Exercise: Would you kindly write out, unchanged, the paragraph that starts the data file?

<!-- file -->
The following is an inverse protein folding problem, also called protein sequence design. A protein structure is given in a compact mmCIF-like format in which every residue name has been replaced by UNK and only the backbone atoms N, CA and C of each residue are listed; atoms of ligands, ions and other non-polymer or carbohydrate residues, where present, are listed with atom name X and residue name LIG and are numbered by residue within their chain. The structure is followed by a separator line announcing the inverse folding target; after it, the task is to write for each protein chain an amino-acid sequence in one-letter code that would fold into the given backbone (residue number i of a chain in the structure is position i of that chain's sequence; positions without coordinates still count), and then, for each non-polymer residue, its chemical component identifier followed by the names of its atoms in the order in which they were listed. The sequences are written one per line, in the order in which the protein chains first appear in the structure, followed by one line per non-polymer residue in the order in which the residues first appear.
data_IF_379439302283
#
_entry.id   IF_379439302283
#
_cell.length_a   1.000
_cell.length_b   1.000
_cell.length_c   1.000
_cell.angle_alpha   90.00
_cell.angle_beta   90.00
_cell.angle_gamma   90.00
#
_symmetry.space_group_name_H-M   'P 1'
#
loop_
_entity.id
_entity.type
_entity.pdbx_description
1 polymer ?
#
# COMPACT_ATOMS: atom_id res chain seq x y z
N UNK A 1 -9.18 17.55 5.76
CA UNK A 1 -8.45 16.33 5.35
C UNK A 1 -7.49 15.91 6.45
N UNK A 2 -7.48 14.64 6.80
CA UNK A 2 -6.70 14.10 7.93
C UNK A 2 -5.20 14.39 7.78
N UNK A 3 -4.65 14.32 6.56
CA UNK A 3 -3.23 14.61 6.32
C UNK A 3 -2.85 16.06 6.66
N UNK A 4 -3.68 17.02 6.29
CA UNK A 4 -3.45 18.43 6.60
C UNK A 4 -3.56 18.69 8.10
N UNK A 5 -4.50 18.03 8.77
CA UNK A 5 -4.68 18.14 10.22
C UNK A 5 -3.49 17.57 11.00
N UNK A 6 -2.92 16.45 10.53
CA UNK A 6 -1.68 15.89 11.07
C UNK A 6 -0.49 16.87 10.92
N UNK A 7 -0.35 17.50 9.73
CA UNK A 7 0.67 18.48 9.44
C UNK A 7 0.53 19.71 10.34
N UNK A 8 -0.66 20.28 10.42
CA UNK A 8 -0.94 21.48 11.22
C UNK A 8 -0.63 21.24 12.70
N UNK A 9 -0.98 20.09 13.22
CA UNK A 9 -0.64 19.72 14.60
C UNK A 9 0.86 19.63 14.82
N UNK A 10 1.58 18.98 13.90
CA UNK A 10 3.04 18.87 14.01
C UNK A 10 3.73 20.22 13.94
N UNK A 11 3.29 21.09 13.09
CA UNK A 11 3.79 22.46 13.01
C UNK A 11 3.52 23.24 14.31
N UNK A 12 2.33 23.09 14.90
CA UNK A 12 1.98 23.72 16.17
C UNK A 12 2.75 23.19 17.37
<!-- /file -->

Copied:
The following is an inverse protein folding problem, also called protein sequence design. A protein structure is given in a compact mmCIF-like format in which every residue name has been replaced by UNK and only the backbone atoms N, CA and C of each residue are listed; atoms of ligands, ions and other non-polymer or carbohydrate residues, where present, are listed with atom name X and residue name LIG and are numbered by residue within their chain. The structure is followed by a separator line announcing the inverse folding target; after it, the task is to write for each protein chain an amino-acid sequence in one-letter code that would fold into the given backbone (residue number i of a chain in the structure is position i of that chain's sequence; positions without coordinates still count), and then, for each non-polymer residue, its chemical component identifier followed by the names of its atoms in the order in which they were listed. The sequences are written one per line, in the order in which the protein chains first appear in the structure, followed by one line per non-polymer residue in the order in which the residues first appear.